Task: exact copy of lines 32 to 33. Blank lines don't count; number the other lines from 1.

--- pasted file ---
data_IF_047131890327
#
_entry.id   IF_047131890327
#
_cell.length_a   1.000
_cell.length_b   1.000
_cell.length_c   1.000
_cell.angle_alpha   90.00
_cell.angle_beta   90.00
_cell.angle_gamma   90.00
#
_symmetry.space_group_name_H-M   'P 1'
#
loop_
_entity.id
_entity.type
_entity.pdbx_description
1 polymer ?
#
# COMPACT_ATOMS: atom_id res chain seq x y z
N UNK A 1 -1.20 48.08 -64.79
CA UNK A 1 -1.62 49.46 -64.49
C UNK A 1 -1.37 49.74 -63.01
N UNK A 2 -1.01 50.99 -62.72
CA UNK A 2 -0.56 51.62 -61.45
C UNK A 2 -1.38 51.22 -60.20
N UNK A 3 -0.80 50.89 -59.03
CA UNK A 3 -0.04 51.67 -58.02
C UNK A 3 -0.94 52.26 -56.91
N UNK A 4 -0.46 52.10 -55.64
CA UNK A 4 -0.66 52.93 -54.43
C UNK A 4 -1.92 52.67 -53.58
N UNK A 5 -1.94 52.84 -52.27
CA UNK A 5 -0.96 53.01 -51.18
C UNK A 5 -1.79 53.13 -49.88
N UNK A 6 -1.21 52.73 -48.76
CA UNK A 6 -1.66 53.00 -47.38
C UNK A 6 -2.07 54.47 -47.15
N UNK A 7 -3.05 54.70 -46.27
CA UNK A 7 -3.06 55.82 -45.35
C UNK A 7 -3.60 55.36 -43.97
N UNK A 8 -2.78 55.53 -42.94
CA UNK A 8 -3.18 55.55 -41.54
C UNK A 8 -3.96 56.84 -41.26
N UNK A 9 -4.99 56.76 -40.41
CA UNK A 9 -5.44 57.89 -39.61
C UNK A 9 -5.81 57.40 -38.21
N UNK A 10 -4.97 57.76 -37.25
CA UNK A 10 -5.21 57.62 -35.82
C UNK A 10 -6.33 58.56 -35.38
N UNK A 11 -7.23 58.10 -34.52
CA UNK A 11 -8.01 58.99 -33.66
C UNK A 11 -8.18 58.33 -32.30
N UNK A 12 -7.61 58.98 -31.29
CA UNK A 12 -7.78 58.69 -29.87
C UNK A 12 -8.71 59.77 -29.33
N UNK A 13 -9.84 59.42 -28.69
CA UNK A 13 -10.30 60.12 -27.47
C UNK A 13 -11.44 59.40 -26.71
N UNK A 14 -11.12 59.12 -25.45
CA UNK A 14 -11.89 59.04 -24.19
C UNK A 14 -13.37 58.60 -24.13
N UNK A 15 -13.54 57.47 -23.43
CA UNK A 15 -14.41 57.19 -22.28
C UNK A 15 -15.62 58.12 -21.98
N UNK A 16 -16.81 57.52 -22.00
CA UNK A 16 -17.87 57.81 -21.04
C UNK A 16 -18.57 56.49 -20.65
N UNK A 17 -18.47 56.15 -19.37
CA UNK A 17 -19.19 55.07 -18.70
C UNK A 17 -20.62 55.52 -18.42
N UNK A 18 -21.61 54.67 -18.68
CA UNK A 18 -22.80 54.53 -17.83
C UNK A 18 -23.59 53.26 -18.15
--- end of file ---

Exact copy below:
C UNK A 4 -1.92 52.67 -53.58
N UNK A 5 -1.94 52.84 -52.27